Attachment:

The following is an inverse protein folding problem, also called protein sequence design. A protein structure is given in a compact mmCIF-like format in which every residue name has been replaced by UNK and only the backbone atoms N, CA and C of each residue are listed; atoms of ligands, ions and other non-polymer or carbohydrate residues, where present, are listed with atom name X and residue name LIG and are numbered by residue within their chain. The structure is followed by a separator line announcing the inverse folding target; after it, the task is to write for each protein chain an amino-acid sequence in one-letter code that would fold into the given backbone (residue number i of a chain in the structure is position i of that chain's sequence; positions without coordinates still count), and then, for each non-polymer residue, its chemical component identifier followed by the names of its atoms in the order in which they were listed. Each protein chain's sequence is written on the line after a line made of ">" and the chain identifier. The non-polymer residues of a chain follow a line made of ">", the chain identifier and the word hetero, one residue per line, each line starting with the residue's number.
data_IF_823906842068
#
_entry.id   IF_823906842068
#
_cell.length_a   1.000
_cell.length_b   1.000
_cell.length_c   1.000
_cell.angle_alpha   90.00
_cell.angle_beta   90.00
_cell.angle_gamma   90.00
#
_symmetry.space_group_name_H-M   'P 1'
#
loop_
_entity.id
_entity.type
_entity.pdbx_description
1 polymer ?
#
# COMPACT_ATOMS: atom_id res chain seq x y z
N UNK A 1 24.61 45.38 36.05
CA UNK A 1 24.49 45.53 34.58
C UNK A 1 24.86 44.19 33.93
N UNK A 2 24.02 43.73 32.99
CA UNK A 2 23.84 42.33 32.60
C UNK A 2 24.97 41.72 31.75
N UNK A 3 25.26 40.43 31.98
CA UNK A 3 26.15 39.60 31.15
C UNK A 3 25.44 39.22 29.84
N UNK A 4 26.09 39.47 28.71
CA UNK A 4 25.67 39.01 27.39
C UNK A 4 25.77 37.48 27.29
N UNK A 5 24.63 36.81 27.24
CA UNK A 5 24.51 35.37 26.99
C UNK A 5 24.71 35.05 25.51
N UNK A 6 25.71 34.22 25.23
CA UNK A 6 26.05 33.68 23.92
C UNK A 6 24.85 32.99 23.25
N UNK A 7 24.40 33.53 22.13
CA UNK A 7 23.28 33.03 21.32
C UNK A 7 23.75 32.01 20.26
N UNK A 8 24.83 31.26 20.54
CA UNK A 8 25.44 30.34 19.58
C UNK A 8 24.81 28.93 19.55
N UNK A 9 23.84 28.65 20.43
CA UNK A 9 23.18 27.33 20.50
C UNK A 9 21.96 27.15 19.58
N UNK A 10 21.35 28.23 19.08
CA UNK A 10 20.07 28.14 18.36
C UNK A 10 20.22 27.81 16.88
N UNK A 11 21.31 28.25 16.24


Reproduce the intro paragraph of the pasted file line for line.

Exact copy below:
The following is an inverse protein folding problem, also called protein sequence design. A protein structure is given in a compact mmCIF-like format in which every residue name has been replaced by UNK and only the backbone atoms N, CA and C of each residue are listed; atoms of ligands, ions and other non-polymer or carbohydrate residues, where present, are listed with atom name X and residue name LIG and are numbered by residue within their chain. The structure is followed by a separator line announcing the inverse folding target; after it, the task is to write for each protein chain an amino-acid sequence in one-letter code that would fold into the given backbone (residue number i of a chain in the structure is position i of that chain's sequence; positions without coordinates still count), and then, for each non-polymer residue, its chemical component identifier followed by the names of its atoms in the order in which they were listed. Each protein chain's sequence is written on the line after a line made of ">" and the chain identifier. The non-polymer residues of a chain follow a line made of ">", the chain identifier and the word hetero, one residue per line, each line starting with the residue's number.